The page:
Kevin Slatter, managing director of G2 Data Dynamics, argues that brands that use data for customer insight and not simply to address operational concerns will prove the real winners in the long-term.
We live in an age where brands have access to a previously unimaginable amount of information about customers.
Emerging technologies and increasing numbers of media channels, if implemented to their full potential, can provide a wealth of data to help brands understand their audience and determine exactly what they want from the brand and how they should be communicated with.
In theory, today’s environment is a dream scenario for brands wanting to know their customers better.
So it’s frustrating that so many brands are not taking up the opportunity. It’s astonishing how little companies really know about their customers: what motivates their behaviour, who is about to lapse, who is the most valuable (past and future) and how do they prefer to be contacted, for what, when and how often?
Collating and acting on this knowledge can make a huge difference to the success of a brand and can also vastly improve the relationships they have with their consumers. As we all know in life, if there is a problem, it’s far better to discuss it and find a solution than to bury your head in the sand and pretend that it will go away. So why are so many brands finding the sand when it comes to understanding their customers?
The problem all lies in the approach: too many brand marketers still cling to the idea that sales should be seen from a purely operational point of view. Brands know how many customers are joining and leaving but these figures are regarded clinically and without analysis; simply statistics on a board report.
It’s time that brands, aided by their marketing agencies, look at the reasons behind these figures and start using all the technology and insight available to them to prevent the mistakes and build on the successes.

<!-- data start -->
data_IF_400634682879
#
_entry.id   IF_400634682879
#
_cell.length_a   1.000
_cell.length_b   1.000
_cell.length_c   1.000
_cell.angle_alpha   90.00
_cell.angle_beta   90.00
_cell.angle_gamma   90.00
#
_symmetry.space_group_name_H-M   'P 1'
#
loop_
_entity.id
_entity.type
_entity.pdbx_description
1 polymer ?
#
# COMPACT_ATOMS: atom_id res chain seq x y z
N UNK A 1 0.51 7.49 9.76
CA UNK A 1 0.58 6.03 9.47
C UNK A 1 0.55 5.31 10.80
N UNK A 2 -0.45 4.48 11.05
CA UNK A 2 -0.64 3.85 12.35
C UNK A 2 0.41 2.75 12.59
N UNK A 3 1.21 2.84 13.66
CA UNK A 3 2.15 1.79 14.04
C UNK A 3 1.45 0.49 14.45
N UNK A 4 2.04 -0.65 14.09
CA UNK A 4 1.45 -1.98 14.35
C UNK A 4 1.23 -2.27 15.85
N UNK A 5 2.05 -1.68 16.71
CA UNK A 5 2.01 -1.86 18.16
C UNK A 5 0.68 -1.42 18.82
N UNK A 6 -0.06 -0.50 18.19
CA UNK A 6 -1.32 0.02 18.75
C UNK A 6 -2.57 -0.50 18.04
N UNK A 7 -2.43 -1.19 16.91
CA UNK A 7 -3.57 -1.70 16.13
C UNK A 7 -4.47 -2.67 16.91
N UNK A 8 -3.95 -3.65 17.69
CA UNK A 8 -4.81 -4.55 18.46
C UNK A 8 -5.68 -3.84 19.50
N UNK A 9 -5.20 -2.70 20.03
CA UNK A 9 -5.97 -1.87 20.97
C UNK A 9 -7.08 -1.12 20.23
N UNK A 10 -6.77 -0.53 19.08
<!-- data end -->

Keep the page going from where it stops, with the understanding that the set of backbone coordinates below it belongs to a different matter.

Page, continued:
So how is this achieved? In this constantly connected environment, data is accumulated on individuals through multiple touch-points on and off-line. This information can then be continually updated in real time, building accurate and dynamic profiles of each consumer.
This data is a marketing gold mine, enabling marketers to track trends, patterns in spending, and preferred media channels. If you are able to see what consumers have responded to in the past and why, it’s easier to predict what they are likely to respond to in the future.
Simply by assessing media channel preference amongst various demographics would be enough of a lead to ensure the right consumers are being reached with relevant communication and information.
Once brands start utilising this data and making a part of their marketing processes, it will become clear where their focus needs to lie. Using this insight, unhappy customers can be listened to and placated, happy ones can be thanked and rewarded, and brands can make sure they are using the correct communication channels and techniques to talk to those interested in their products and services.
Brands that realise that power and opportunity lies with the customer experience and not the operations team are those who will gain the trust of both their consumers and their board.